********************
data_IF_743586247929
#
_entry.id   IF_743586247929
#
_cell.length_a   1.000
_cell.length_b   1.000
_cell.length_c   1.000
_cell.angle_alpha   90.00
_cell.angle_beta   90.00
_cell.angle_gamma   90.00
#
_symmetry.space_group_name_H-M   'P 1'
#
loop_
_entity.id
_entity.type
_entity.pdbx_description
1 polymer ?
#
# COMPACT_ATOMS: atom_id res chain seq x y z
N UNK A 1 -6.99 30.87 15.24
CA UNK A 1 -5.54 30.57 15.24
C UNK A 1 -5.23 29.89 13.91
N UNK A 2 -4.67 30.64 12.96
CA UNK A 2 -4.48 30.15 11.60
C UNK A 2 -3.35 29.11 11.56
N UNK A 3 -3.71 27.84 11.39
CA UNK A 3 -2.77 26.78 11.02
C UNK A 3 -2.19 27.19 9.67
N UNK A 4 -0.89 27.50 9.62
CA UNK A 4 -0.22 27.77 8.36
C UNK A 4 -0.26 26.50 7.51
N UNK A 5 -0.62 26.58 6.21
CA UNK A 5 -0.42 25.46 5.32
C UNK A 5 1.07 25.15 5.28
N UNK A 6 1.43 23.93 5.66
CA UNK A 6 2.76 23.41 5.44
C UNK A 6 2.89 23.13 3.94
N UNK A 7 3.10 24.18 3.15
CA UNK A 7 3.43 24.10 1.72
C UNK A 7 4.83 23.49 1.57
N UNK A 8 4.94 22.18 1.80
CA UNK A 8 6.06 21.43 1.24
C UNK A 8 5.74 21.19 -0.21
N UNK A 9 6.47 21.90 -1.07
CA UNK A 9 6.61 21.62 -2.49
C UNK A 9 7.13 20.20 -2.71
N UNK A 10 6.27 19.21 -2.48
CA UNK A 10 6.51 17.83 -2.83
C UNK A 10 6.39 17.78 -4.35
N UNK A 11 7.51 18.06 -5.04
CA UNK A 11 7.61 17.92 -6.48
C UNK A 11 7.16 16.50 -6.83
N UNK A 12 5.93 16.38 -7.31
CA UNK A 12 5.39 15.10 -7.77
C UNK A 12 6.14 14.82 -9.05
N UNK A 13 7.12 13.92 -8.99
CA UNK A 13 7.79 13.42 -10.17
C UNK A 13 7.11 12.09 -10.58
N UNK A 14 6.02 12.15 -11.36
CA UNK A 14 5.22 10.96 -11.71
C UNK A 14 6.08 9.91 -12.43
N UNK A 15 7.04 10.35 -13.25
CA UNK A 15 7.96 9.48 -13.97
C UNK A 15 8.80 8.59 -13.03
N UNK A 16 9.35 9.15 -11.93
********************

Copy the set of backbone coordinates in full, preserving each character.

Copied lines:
data_IF_743586247929
#
_entry.id   IF_743586247929
#
_cell.length_a   1.000
_cell.length_b   1.000
_cell.length_c   1.000
_cell.angle_alpha   90.00
_cell.angle_beta   90.00
_cell.angle_gamma   90.00
#
_symmetry.space_group_name_H-M   'P 1'
#
loop_
_entity.id
_entity.type
_entity.pdbx_description
1 polymer ?
#
# COMPACT_ATOMS: atom_id res chain seq x y z
N UNK A 1 -6.99 30.87 15.24
CA UNK A 1 -5.54 30.57 15.24
C UNK A 1 -5.23 29.89 13.91
N UNK A 2 -4.67 30.64 12.96
CA UNK A 2 -4.48 30.15 11.60
C UNK A 2 -3.35 29.11 11.56
N UNK A 3 -3.71 27.84 11.39
CA UNK A 3 -2.77 26.78 11.02
C UNK A 3 -2.19 27.19 9.67
N UNK A 4 -0.89 27.50 9.62
CA UNK A 4 -0.22 27.77 8.36
C UNK A 4 -0.26 26.50 7.51
N UNK A 5 -0.62 26.58 6.21
CA UNK A 5 -0.42 25.46 5.32
C UNK A 5 1.07 25.15 5.28
N UNK A 6 1.43 23.93 5.66
CA UNK A 6 2.76 23.41 5.44
C UNK A 6 2.89 23.13 3.94
N UNK A 7 3.10 24.18 3.15
CA UNK A 7 3.43 24.10 1.72
C UNK A 7 4.83 23.49 1.57
N UNK A 8 4.94 22.18 1.80
CA UNK A 8 6.06 21.43 1.24
C UNK A 8 5.74 21.19 -0.21
N UNK A 9 6.47 21.90 -1.07
CA UNK A 9 6.61 21.62 -2.49
C UNK A 9 7.13 20.20 -2.71
N UNK A 10 6.27 19.21 -2.48
CA UNK A 10 6.51 17.83 -2.83
C UNK A 10 6.39 17.78 -4.35
N UNK A 11 7.51 18.06 -5.04
CA UNK A 11 7.61 17.92 -6.48
C UNK A 11 7.16 16.50 -6.83
N UNK A 12 5.93 16.38 -7.31
CA UNK A 12 5.39 15.10 -7.77
C UNK A 12 6.14 14.82 -9.05
N UNK A 13 7.12 13.92 -8.99
CA UNK A 13 7.79 13.42 -10.17
C UNK A 13 7.11 12.09 -10.58
N UNK A 14 6.02 12.15 -11.36
CA UNK A 14 5.22 10.96 -11.71
C UNK A 14 6.08 9.91 -12.43
N UNK A 15 7.04 10.35 -13.25
CA UNK A 15 7.96 9.48 -13.97
C UNK A 15 8.80 8.59 -13.03
N UNK A 16 9.35 9.15 -11.93